OBJECTIVES: To review current ovarian cancer prevention and detection recommendations using a risk assessment framework, and discuss the genes related to hereditary ovarian cancer syndromes. DATA SOURCES: Published articles, consensus opinions, and reports. CONCLUSIONS: Women at highest risk are those with a family history and/or genetic predisposition. Management guidelines include pelvic exam, CA125, and transvaginal ultrasound, although their efficacy is limited. Individualized risk assessment can be useful in assisting women who face decisions regarding prevention options. IMPLICATIONS FOR NURSING PRACTICE: Nurses are challenged to identify women at increased risk for ovarian cancer, and to recognize the complex issues faced when these women pursue screening and prevention strategies.
UI - 12184549
AU - Anonymous
TI - Sexually transmitted diseases treatment guidelines 2002. Centers for Disease Control and Prevention.
SO - MMWR Recomm Rep 2002 May 10;51(RR-6):1-78
These guidelines for the treatment of patients who have sexually transmitted diseases (STDs) were developed by the Centers for Disease Control and Prevention (CDC) after consultation with a group of professionals knowledgeable in the field of STDs who met in Atlanta on September 26-28, 2000. The information in this report updates the 1998 Guidelines for Treatment of Sexually Transmitted Diseases (MMWR 1998;47 [No. RR-1]). Included in these updated guidelines are new alternative regimens for scabies, bacterial vaginosis, early syphilis, and granuloma inguinale; an expanded section on the diagnosis of genital herpes (including type-specific serologic tests); new recommendations for treatment of recurrent genital herpes among persons infected with human immunodeficiency virus (HIV); a revised approach to the management of victims of sexual assault; expanded regimens for the treatment of urethral meatal warts; and inclusion of hepatitis C as a sexually transmitted infection. In addition, these guidelines emphasize education and counseling for persons infected with human papillomavirus, clarify the diagnostic evaluation of congenital syphilis, and present information regarding the emergence of quinolone-resistant Neisseria gonorrhoeae and implications for treatment. Recommendations also are provided for vaccine-preventable STDs, including hepatitis A and hepatitis B.
UI - 11898889
AU - Meier CR; Schmitz S; Jick H
TI - Association between acetaminophen or nonsteroidal antiinflammatory drugs and risk of developing ovarian, breast, or colon cancer.
SO - Pharmacotherapy 2002 Mar;22(3):303-9
AD - Division of Clinical Pharmacology and Toxicology, University Hospital Basel, Switzerland. Christoph.Meier@unibas.ch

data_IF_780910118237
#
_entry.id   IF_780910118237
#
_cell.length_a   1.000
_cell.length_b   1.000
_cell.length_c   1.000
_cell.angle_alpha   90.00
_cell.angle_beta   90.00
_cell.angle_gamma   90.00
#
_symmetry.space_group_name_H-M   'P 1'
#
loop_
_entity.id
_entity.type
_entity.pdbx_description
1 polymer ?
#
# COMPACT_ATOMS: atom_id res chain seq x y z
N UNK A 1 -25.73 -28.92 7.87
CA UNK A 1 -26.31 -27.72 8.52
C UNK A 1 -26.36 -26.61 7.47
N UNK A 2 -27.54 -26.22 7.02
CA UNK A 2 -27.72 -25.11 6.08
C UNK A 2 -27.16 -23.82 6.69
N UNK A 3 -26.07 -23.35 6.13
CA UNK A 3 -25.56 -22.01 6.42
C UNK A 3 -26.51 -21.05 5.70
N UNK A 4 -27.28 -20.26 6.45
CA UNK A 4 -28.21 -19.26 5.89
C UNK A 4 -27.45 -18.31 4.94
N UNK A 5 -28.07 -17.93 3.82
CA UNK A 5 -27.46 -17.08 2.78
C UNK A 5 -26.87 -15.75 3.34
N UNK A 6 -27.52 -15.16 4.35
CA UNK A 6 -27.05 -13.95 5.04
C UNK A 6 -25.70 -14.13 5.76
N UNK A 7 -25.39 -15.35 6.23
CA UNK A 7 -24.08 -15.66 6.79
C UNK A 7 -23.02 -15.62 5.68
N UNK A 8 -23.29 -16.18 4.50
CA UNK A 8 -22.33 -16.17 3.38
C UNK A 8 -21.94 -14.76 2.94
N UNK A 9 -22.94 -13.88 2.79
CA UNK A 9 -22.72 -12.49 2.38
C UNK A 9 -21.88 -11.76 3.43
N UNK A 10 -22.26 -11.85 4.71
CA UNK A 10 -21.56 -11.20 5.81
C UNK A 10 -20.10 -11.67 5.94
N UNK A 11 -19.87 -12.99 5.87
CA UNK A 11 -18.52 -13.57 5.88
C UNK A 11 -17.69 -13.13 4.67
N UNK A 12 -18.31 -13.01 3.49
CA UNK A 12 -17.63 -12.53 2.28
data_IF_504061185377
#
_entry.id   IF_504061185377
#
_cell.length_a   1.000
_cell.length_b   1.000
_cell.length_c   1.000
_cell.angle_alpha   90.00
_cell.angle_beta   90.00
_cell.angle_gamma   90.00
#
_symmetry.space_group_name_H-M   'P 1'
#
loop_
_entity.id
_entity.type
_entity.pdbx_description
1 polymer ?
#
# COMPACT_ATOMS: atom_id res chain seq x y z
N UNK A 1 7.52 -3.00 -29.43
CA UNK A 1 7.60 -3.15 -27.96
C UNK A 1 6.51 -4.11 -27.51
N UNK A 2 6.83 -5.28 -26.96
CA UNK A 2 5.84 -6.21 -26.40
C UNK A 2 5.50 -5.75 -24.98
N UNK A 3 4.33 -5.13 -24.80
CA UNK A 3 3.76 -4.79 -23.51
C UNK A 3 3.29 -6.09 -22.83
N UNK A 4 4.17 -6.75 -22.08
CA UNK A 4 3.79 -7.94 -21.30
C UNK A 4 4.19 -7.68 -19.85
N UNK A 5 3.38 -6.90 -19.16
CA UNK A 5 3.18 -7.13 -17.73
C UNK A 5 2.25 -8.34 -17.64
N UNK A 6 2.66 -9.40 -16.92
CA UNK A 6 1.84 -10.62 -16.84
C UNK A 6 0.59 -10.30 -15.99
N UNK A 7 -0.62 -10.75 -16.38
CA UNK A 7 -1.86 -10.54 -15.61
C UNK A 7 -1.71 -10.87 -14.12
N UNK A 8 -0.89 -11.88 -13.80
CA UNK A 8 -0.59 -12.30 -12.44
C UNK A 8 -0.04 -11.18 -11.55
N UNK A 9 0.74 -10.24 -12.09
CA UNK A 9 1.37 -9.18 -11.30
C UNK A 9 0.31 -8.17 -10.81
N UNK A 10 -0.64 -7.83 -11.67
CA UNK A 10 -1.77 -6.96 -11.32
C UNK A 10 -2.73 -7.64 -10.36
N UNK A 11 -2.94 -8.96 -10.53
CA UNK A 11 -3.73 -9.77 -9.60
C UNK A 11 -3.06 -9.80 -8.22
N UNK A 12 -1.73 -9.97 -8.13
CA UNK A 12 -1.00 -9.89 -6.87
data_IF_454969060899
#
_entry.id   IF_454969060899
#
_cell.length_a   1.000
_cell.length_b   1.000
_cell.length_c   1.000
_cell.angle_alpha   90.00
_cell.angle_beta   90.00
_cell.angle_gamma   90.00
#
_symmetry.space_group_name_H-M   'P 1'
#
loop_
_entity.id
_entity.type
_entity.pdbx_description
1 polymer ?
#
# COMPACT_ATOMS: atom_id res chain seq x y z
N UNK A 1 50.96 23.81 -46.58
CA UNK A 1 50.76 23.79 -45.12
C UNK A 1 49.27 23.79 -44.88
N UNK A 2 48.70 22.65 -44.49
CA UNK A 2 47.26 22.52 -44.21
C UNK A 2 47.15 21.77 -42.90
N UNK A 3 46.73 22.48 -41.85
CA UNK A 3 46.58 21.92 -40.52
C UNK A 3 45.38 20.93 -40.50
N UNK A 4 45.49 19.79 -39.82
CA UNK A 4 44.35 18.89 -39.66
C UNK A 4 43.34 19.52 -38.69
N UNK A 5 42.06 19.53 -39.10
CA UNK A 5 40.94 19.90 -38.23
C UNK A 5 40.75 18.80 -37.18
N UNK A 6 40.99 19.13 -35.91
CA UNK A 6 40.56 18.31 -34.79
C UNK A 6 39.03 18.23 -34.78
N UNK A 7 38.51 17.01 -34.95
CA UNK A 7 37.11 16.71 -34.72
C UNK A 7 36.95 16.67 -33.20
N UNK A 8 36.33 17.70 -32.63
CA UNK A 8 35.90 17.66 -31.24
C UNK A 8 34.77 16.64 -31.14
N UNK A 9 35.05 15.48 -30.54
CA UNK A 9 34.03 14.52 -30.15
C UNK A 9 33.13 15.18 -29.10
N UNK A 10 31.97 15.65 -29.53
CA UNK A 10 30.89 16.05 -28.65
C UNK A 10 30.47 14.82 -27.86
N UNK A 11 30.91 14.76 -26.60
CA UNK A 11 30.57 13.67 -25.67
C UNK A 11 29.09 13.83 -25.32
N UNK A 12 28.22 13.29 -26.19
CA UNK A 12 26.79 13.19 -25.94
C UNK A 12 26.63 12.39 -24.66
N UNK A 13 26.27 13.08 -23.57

STUDY OBJECTIVE: To explore the association between exposure to acetaminophen (paracetamol) or nonsteroidal antiinflammatory drugs (NSAIDs) and risk of developing ovarian, breast, or colon cancer. DESIGN: Retrospective case-control study SETTING: General practice offices. SUBJECTS: Four hundred eighty-three women with ovarian cancer and 1877 women matched for age, years of medical history in computer record, general practice attended, and calendar time; 3706 women with breast cancer and 14,155 matched control subjects; and 635 women with colon cancer and 2434 matched control subjects. INTERVENTION: United Kingdom-based General Practice Research Database was searched for women aged 50-89 years with a first-time diagnosis of ovarian, breast, or colon cancer and for matched controls to assess prescription analgesic exposure. MEASUREMENTS AND MAIN RESULTS: Regular acetaminophen exposure (> or = 30 prescriptions) was associated with a slightly decreased risk of developing breast (odds ratio [OR] 0.8, 95% confidence interval [CI] 0.7-1.0) but not ovarian (OR 1.0, 95% CI 0.6-1.5) or colon (OR 1.0, 95% Cl 0.7-1.4) cancer. Regular NSAID exposure was associated with a reduced risk of colon (OR 0.5, 95% CI 0.3-0.9) but not ovarian or breast cancer. CONCLUSION: We found no evidence for a decreased ovarian cancer risk for women with regular acetaminophen or NSAID exposure.
UI - 12020301
AU - Nelson DE; Bland S; Powell-Griner E; Klein R; Wells HE; Hogelin G; Marks
TI - JS State trends in health risk factors and receipt of clinical preventive services among US adults during the 1990s.
SO - JAMA 2002 May 22-29;287(20):2659-67
AD - National Cancer Institute, Division of Cancer Control and Population Sciences, 6130 Executive Blvd, MSC 7365, EPN 4068, Bethesda, MD 20892-7365, USA. email@example.com